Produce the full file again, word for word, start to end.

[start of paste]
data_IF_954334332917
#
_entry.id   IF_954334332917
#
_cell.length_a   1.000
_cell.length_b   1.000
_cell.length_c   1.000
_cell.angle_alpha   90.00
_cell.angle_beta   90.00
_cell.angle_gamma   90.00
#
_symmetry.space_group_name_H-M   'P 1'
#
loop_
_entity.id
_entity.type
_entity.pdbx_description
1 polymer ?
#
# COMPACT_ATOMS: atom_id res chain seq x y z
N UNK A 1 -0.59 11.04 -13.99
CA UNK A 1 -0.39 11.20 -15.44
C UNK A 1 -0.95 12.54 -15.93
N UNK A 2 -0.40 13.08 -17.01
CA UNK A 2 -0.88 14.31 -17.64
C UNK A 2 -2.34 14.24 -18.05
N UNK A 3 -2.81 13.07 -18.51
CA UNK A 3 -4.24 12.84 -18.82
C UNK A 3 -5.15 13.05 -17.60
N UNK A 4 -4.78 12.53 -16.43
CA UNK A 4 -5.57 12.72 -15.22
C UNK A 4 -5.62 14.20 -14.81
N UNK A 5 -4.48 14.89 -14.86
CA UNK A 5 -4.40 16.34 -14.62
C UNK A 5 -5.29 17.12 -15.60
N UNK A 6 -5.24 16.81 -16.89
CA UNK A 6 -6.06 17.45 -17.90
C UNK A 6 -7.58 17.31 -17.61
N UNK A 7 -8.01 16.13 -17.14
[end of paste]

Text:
data_IF_954334332917
#
_entry.id   IF_954334332917
#
_cell.length_a   1.000
_cell.length_b   1.000
_cell.length_c   1.000
_cell.angle_alpha   90.00
_cell.angle_beta   90.00
_cell.angle_gamma   90.00
#
_symmetry.space_group_name_H-M   'P 1'
#
loop_
_entity.id
_entity.type
_entity.pdbx_description
1 polymer ?
#
# COMPACT_ATOMS: atom_id res chain seq x y z
N UNK A 1 -0.59 11.04 -13.99
CA UNK A 1 -0.39 11.20 -15.44
C UNK A 1 -0.95 12.54 -15.93
N UNK A 2 -0.40 13.08 -17.01
CA UNK A 2 -0.88 14.31 -17.64
C UNK A 2 -2.34 14.24 -18.05
N UNK A 3 -2.81 13.07 -18.51
CA UNK A 3 -4.24 12.84 -18.82
C UNK A 3 -5.15 13.05 -17.60
N UNK A 4 -4.78 12.53 -16.43
CA UNK A 4 -5.57 12.72 -15.22
C UNK A 4 -5.62 14.20 -14.81
N UNK A 5 -4.48 14.89 -14.86
CA UNK A 5 -4.40 16.34 -14.62
C UNK A 5 -5.29 17.12 -15.60
N UNK A 6 -5.24 16.81 -16.89
CA UNK A 6 -6.06 17.45 -17.90
C UNK A 6 -7.58 17.31 -17.61
N UNK A 7 -8.01 16.13 -17.14